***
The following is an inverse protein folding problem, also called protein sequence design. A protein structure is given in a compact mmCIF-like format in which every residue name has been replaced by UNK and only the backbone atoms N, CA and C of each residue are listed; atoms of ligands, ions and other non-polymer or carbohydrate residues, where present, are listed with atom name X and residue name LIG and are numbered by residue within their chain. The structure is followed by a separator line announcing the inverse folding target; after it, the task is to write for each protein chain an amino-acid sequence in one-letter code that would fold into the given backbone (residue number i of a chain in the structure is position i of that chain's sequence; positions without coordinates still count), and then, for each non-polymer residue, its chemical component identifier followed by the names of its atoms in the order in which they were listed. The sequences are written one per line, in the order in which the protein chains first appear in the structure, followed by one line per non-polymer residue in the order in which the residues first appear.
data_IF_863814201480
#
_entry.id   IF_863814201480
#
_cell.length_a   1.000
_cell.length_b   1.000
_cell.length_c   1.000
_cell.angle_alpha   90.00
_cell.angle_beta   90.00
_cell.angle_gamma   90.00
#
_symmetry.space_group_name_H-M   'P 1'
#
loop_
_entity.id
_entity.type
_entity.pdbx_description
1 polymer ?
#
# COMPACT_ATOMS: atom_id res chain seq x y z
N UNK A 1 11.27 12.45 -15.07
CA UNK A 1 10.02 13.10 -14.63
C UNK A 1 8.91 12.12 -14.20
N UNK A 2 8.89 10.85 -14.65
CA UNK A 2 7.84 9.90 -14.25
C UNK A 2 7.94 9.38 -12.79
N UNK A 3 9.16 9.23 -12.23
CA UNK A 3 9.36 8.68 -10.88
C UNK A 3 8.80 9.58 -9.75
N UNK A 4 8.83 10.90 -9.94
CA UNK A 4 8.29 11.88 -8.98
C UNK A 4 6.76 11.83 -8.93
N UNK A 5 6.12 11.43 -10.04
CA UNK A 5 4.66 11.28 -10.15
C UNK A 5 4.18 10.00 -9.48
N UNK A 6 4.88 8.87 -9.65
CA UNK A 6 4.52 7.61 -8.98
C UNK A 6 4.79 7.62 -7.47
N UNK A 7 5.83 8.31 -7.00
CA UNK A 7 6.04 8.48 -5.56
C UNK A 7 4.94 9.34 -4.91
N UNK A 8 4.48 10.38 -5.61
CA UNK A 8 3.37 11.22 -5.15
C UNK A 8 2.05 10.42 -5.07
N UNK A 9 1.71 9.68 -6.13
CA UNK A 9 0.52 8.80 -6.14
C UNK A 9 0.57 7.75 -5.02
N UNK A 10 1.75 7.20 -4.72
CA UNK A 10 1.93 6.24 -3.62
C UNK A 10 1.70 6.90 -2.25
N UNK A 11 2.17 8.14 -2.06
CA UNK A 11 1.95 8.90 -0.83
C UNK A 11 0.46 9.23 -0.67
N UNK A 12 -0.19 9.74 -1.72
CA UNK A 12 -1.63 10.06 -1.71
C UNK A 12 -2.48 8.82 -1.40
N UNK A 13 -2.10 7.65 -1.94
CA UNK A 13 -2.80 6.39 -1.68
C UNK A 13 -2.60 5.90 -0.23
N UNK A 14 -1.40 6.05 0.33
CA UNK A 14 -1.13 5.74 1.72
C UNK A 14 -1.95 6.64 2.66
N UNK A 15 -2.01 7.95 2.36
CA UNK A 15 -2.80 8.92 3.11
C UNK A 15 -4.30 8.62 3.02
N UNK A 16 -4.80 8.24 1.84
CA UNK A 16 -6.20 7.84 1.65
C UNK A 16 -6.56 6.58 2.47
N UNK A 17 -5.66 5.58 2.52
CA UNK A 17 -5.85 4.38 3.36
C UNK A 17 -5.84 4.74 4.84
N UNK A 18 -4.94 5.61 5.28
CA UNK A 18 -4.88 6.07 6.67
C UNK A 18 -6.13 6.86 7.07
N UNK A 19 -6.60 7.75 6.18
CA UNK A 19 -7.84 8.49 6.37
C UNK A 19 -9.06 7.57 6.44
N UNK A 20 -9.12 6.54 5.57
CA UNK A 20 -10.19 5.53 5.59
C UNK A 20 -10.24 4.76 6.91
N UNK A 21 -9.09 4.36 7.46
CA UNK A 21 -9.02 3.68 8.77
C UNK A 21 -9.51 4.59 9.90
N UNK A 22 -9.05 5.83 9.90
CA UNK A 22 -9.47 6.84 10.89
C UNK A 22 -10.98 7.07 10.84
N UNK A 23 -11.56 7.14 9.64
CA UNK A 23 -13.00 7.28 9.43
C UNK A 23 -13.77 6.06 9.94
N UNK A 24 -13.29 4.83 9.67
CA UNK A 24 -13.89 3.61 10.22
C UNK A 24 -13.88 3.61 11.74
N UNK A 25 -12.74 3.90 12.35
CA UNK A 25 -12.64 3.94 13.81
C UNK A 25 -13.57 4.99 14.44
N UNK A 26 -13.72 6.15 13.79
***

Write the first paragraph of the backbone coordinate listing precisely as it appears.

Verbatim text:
The following is an inverse protein folding problem, also called protein sequence design. A protein structure is given in a compact mmCIF-like format in which every residue name has been replaced by UNK and only the backbone atoms N, CA and C of each residue are listed; atoms of ligands, ions and other non-polymer or carbohydrate residues, where present, are listed with atom name X and residue name LIG and are numbered by residue within their chain. The structure is followed by a separator line announcing the inverse folding target; after it, the task is to write for each protein chain an amino-acid sequence in one-letter code that would fold into the given backbone (residue number i of a chain in the structure is position i of that chain's sequence; positions without coordinates still count), and then, for each non-polymer residue, its chemical component identifier followed by the names of its atoms in the order in which they were listed. The sequences are written one per line, in the order in which the protein chains first appear in the structure, followed by one line per non-polymer residue in the order in which the residues first appear.